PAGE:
What WOULD make hiking Mount Elbert harder to hike?  The time of year.  The best time of year to hike Mount Elbert is the summertime, specifically May through October, when there is the least chance of snow or ice on the trail.  It is possible to hike Mount Elbert in the fall, winter, or early spring, in those winter conditions, but this is only recommended for very experienced winter hikers who are familiar with winter conditions and possess the proper winter hiking gear.


How Long Does it Take to Hike Mount Elbert?


There is no set answer on this, and no hiker should ever hold themselves to a specific time.  It depends on your pace, your breaks, and how you adjust to the altitude.  The average time it takes to hike Mount Elbert is 7-9 hours.  


Mount Elbert Colorado
These views are what make climbing Mount Elbert such an ideal candidate for 14’ers!



Training to Hike Mount Elbert



So how do you train to climb Mount Elbert?  If you are a local with access to the type of terrain and topography you will see while hiking Mt. Elbert, then by all means, practice on what is available to you right outside your front door! 


Try to do as many uphill hikes, at higher altitude, with at least a couple thousand feet in elevation gain, and close to 7 or 8 miles.  Mix those hikes in with strength training, cross training exercises, and high intensity interval training routines a couple times a week prior.  I would recommend following this training routine for 2 or 3 months prior to hiking Mount Elbert, if you consider yourself fairly new to hiking, and specifically hiking mountains and/or high altitude hikes.  


Download your own HIIT Home Workout Routine HERE!


Now, if you aren’t a local, how can you adequately train to hike the highest point in Colorado?  Let’s say you live in a place like central Texas – what can you do?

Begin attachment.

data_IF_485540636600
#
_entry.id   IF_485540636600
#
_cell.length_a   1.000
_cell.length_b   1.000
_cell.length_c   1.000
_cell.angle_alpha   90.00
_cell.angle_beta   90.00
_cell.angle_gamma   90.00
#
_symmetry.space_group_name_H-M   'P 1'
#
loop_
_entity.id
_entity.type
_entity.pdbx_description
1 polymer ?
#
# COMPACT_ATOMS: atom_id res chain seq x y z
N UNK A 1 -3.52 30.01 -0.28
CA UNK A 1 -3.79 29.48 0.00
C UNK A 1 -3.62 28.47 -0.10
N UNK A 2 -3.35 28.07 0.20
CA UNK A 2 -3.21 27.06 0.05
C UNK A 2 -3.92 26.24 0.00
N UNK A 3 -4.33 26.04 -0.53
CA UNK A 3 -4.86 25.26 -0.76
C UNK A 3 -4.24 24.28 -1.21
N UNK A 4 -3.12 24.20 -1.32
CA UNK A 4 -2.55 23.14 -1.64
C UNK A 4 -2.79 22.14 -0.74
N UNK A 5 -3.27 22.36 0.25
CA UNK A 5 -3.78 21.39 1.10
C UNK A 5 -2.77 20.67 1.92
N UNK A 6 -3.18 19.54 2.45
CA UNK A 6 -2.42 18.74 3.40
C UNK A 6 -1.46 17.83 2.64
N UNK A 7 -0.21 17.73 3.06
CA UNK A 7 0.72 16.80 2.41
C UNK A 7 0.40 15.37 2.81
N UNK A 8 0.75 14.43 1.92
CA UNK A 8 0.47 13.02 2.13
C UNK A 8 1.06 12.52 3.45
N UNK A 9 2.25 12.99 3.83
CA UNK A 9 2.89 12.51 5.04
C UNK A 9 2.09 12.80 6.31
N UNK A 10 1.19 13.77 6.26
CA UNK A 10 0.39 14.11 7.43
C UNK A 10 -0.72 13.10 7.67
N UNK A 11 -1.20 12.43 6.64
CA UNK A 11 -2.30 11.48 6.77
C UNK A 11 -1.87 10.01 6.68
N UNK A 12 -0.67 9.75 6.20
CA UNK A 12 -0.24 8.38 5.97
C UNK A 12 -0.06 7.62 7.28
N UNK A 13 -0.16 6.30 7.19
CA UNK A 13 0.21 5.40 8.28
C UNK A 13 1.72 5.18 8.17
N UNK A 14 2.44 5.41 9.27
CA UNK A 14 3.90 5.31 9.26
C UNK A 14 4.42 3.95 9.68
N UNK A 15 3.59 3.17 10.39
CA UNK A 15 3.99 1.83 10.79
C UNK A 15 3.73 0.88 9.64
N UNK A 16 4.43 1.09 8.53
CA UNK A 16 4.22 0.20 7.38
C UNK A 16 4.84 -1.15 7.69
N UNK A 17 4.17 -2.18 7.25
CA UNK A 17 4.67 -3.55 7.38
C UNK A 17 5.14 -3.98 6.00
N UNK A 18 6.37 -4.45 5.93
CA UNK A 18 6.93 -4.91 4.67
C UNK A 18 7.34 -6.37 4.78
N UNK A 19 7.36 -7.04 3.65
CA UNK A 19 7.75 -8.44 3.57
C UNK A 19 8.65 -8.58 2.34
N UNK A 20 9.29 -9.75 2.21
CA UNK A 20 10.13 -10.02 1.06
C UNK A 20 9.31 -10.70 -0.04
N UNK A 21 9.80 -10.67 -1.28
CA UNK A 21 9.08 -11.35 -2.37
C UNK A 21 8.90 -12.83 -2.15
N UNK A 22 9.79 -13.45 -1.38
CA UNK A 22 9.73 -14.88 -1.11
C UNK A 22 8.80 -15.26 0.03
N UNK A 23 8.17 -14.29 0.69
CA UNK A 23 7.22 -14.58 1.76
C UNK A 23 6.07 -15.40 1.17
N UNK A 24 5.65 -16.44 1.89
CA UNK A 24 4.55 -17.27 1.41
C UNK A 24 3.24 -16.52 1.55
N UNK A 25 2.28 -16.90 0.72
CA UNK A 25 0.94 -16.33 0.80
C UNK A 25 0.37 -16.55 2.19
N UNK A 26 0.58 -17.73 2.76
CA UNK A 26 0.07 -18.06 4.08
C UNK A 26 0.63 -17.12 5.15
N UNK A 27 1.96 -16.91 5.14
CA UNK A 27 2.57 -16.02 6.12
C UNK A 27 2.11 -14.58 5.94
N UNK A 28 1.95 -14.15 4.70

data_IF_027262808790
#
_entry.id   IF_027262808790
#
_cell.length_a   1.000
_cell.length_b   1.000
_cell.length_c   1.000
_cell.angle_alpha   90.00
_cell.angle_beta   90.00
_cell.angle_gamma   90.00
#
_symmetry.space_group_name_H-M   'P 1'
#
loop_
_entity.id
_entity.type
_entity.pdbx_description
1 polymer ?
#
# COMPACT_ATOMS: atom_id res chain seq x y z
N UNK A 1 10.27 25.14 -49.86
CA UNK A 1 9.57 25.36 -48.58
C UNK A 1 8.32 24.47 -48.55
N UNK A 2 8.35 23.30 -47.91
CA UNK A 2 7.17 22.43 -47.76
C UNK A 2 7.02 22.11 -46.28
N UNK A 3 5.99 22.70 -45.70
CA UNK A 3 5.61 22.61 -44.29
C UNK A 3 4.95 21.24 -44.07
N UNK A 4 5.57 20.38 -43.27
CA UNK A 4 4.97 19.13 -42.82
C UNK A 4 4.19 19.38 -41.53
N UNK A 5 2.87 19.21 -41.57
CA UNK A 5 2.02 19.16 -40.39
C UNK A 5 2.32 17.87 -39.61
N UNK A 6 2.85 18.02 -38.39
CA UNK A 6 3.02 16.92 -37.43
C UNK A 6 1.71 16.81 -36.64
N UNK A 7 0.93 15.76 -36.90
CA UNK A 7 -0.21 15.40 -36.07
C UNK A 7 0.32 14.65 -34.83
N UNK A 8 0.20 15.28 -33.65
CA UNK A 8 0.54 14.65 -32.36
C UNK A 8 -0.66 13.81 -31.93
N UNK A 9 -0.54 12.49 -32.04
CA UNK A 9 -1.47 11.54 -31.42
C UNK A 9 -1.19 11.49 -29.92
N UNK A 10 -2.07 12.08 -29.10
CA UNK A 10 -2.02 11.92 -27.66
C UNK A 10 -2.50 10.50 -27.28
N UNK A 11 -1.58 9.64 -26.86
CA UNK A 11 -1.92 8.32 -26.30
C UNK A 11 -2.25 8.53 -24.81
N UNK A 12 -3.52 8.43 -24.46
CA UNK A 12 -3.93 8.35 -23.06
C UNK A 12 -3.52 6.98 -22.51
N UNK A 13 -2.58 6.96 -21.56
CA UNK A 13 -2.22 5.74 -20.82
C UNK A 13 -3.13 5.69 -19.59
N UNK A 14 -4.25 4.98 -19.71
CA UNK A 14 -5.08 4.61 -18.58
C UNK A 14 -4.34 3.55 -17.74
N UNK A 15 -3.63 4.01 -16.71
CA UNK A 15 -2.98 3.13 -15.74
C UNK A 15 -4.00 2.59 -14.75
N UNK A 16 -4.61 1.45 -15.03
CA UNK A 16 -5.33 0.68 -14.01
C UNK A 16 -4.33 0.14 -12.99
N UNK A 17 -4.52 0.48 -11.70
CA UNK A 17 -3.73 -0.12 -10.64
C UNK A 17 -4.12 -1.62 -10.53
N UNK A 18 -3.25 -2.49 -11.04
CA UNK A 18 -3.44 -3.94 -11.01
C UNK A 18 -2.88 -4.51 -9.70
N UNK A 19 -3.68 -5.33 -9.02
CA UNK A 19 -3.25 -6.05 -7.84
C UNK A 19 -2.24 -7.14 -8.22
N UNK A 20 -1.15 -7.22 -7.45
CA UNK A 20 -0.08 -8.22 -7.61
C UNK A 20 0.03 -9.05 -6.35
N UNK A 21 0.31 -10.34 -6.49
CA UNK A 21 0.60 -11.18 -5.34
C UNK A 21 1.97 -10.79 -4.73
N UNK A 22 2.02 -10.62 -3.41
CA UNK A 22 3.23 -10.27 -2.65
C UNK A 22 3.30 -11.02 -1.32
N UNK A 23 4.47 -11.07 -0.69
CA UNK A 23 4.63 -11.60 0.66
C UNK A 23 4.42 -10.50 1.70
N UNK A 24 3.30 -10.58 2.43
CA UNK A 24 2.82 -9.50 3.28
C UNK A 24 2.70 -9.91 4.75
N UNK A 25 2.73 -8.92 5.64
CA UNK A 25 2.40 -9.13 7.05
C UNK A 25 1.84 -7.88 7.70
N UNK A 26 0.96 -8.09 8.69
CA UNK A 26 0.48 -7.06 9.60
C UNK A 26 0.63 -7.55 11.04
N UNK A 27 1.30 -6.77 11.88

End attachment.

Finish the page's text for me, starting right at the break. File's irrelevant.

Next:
1).  First, I would make sure to be doing some strength training/high intensity interval training several times a week for a couple of months leading up to climbing Mt. Elbert.  I have created a guide to 6 hiking training exercises that you can do from literally anywhere, including exercises like squats, steps ups, and lunges.


2).  Second, create a high intensity interval training routine you can use in conjunction with your strength training several times a week!  I’ve created one I personally use HERE!


3).  Thirdly, cross train!  In addition to the above recommendations, try to mix in cross training opportunities, such as going for a run (with hills even better), kayaking, biking, Pilates, etc.  Hiking is a full body workout, so it is good advice to engage all the muscle groups to get your body firing on all fronts!


4).  Get creative!  One of the best ways to get creative when training for Mount Elbert, or any 14’er, is to take the stairs and inclines when you can!  Walk that little extra distance when you can.  Find some hills in your own neighborhood.  Take the stairs in a parking garage or school stadium.  Just be sure to look around and use what you have readily available.  If you use a gym, you can also find plenty of ways to train on incline that way as well.


5).  Lastly, and this is important, you do need to try to find a suitable trail to practice on, at a similar distance.  If you live somewhere like Texas, you simply aren’t going to find a trail that closely resembles Mount Elbert, considering the highest point in Texas at remote Guadalupe Peak has an elevation of 8,750 feet and a gain of under 3,000 feet.